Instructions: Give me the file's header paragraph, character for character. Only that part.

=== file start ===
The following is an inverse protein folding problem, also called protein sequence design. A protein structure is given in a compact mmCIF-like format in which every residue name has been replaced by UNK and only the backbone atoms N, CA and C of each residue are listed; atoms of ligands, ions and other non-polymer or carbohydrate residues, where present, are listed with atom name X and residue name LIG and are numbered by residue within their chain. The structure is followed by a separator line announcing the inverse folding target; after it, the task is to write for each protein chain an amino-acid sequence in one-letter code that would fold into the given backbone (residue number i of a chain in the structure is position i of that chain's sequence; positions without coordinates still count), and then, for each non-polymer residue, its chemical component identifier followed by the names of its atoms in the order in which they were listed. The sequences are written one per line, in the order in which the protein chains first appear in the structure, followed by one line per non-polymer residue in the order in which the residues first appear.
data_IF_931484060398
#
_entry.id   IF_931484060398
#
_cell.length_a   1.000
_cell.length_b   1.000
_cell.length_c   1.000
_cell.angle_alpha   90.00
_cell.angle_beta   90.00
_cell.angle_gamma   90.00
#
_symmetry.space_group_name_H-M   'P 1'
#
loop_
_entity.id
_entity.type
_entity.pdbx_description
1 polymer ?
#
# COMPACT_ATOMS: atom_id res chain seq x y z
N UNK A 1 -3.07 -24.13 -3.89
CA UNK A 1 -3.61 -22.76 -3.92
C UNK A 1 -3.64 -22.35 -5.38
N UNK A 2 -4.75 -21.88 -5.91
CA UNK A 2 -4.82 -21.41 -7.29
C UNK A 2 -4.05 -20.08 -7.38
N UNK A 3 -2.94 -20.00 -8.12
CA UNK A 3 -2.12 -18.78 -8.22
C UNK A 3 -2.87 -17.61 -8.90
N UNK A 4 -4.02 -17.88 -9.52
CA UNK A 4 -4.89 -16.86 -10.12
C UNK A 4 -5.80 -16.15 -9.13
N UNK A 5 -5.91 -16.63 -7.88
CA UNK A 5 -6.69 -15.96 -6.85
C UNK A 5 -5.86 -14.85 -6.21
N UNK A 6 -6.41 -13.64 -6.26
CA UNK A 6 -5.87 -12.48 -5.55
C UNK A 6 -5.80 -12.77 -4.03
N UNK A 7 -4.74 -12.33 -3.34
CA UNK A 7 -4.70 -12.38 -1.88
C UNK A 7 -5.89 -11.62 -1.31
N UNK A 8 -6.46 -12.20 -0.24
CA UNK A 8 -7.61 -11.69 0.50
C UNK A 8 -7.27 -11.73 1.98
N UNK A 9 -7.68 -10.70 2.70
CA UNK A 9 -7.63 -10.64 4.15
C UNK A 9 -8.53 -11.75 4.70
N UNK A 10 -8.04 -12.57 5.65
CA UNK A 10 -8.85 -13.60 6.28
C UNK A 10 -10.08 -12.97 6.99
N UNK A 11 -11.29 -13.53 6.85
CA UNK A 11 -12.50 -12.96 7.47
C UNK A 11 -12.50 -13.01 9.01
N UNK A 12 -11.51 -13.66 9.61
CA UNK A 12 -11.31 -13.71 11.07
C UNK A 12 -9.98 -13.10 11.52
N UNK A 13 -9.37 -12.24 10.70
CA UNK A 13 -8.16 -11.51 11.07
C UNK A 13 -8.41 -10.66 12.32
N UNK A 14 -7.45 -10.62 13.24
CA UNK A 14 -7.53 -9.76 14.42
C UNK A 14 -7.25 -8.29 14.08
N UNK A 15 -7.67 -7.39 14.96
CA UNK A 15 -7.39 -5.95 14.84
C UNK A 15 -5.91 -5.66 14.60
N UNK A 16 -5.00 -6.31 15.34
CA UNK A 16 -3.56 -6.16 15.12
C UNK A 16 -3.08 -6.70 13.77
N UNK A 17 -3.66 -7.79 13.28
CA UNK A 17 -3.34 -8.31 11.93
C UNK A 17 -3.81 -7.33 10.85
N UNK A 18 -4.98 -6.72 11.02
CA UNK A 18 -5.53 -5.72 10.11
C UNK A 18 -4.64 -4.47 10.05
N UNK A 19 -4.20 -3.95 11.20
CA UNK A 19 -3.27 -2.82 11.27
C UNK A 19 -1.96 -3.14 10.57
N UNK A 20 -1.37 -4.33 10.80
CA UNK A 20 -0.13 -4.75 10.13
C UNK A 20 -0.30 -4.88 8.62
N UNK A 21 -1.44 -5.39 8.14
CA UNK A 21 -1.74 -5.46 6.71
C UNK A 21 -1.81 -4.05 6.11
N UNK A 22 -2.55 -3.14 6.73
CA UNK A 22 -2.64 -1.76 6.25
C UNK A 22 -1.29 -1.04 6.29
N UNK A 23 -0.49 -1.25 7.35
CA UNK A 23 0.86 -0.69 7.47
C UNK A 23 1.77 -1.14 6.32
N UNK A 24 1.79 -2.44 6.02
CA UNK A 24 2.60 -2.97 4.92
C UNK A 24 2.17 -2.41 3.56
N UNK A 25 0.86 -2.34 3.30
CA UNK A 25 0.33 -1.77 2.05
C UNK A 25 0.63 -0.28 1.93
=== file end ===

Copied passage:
The following is an inverse protein folding problem, also called protein sequence design. A protein structure is given in a compact mmCIF-like format in which every residue name has been replaced by UNK and only the backbone atoms N, CA and C of each residue are listed; atoms of ligands, ions and other non-polymer or carbohydrate residues, where present, are listed with atom name X and residue name LIG and are numbered by residue within their chain. The structure is followed by a separator line announcing the inverse folding target; after it, the task is to write for each protein chain an amino-acid sequence in one-letter code that would fold into the given backbone (residue number i of a chain in the structure is position i of that chain's sequence; positions without coordinates still count), and then, for each non-polymer residue, its chemical component identifier followed by the names of its atoms in the order in which they were listed. The sequences are written one per line, in the order in which the protein chains first appear in the structure, followed by one line per non-polymer residue in the order in which the residues first appear.